The final installment of our “Painting In Oils” series.

partfive

“Cameron” 12X16″ Oil on Canvas

There are probably as many ways to approach painting as artists. In this post I attempt to show how I paint portraits.

First, you need to gather your supplies:

  • Mineral Spirits
  • Rags (Or Paper Towels)
  • 12X16″ Stretched Canvas
  • Linseed Oil
  • Oil Paints (Utrecht)- Titanium White, Burnt Umber, Cobalt Blue, Yellow Ochre, Burnt Sienna, Ultramarine Blue, Cadium Red. Naples Yellow and Dioxazine Purple
  • Paint Brushes (Utrecht) – Round #00, #2, #3, Filbert #4
  • Small Mirror
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Step One Example

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Step One – Detail

Step One:

  • Use mineral spirits with burnt umber oil paint to create a wash and lay in the basic shapes.
  • Use only the larger brush during this step.
  • Do not use any linseed oil or other medium at this point.
  • Push and pull the values to work out the composition, working from big to small shapes.
  • Use the small mirror to check your work. The mirror helps you to see problems in proportion etc…
  • You are not committed at this point.  If it not working just wipe off the thin paint and start over.
  • Only concern yourself with getting the basic shapes and forms at this point.
  • Make sure you keep with the traditional placement of the features in mind as you work.
  • Remember the more white you add the slower it will dry so use it sparingly.
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Step Two Example

Take a brief break and step away before beginning step two. So you have a fresher perspective.

Step Two:

  • If the paint is dry to the touch, oiling out will help with the paints flow and correct use of color.
  • Correct anything that may not look correct from Step One.
  • Begin to lay in the basic colors of the flesh and develop the values further.
  • Keep the strokes loose and fresh as you can. Be sure of each stroke before you make it.
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Step Two – Detail

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Paint Mix Detail

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Step Three Example

Step Three:

  • Deepen and enrich the colors of the flesh further. Work with smaller brushes only if necessary, but keep the freshness of the strokes. Do not become too tight.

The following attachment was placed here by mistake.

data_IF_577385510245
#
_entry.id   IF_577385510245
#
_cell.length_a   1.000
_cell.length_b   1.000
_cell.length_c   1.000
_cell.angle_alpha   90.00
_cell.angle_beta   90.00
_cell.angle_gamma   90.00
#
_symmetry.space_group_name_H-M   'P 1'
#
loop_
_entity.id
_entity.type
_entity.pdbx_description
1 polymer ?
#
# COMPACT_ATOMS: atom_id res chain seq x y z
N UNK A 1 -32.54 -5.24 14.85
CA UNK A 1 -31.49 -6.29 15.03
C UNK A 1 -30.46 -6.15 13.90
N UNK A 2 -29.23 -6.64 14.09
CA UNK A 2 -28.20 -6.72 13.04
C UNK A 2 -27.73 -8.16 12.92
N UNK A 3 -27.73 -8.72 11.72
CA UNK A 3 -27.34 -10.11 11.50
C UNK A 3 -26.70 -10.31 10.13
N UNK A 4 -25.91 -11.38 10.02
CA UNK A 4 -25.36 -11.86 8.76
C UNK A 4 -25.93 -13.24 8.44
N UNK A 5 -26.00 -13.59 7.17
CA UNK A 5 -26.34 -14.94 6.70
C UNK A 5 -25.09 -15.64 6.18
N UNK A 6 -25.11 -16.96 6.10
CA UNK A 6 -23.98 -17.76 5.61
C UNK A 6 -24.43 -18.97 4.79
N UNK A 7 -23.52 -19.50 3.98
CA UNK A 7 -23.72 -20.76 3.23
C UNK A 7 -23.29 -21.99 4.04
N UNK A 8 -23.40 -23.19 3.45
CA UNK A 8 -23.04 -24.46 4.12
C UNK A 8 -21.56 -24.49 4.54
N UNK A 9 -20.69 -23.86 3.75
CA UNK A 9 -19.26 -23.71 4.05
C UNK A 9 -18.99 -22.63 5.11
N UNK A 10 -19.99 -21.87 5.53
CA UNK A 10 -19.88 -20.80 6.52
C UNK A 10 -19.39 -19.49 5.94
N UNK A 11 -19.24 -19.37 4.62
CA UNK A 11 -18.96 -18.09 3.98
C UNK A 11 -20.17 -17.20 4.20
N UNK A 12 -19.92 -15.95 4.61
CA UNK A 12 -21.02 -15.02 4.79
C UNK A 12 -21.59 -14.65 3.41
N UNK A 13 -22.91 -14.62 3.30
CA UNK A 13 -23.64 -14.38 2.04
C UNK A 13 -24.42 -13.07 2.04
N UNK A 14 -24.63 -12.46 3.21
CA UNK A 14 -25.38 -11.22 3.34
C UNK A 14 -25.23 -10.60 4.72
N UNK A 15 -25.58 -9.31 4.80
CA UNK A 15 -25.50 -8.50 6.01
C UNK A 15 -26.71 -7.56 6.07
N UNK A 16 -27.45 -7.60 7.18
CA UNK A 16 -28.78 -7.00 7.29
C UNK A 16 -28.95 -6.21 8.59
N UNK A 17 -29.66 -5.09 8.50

• Develop the clothing further and at least lay in the basic colors.
  • Darken the background and play with the push and pull of edges of the figure.
  • Notice the flesh here has blue in the shadows.
  • Continue checking your work with a small mirror to be sure you are making the progress you think you are.
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Step Four Example – With inspirational paintings attached to easel.

Step Four:

  • Build up the shirt area with equal looseness you have in the flesh tones.
  • Touch up detailed areas of the features, still trying to not be too tight.
  • Reinforce the texture on highlighted areas of flesh.
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Step Five Example

Step Five:

  • Be sure to include highlights on iris and pupil.
  • Fill in the rest of the dark background.
  • Develop edges of figure with the background so they are cohesive and not seen as being in two totally different spaces.
  • Sign into the wet paint at this point. Or, try to wait to sign the work until the paint is dry.  This way if you make an error it can easily be wiped off without disturbing what painting has been accomplished.
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Step Five – Detail

At this point I could continue building the piece with more and more detail. Instead I have chosen to stop here and leave it with the loose brushstrokes.

Tips:

  • Be sure to take regular breaks.  I tend to do so every hour. It just happens that Pandora internet stations play approx ninety minutes before pausing.
  • Clean your brushes well at the end of each painting session.
  • To keep oil paint wet from one work session to another consider placing it in the freezer in a closed container.

Part Six – Oiling Out

Part Five – Gallery Wrapped Canvas

Part Four – Facial Proportions

Part Three – Palettes

Part Two –  Mediums

Part One – Materials

Facial proportions can vary according to ethnic background and gender. Traditionally men have more angular faces and more pronounced brow just above the eyebrow line. Examine the images shown to see how the eyes fall in the middle of the entire skull, between the tip of the head and chin. In-between the eyes is a space equal to the width of one of the eyes. Halfway between the eyes and the tip of the chin is the line where the mouth opening will fall. Although the model on the left is a young adult female the proportions are the same as an adult. Her features are simply softer and less angular than what would be found in an older mature looking individual.

Remember these are merely guidelines and will need to be adjusted to fit the subject that you are depicting. Below is that of a middle aged male’s profile. When you are drawing a subject keep in mind where your light source is coming from. The same rules apply to drawing a human being as to drawing anything else. The trick is to be objective and to over romanticize, draw what you see and not what you‘think’ you are seeing. Look at the subject carefully and try to look at the person you are drawing more then the paper you are drawing on. Always work from life whenever possible, if you can not find a model or do not feel comfortable doing so as of yet, simply use a mirror and do a self portrait.

 

Part Three – Palettes

Part Two –  Mediums

Part One – Materials

 

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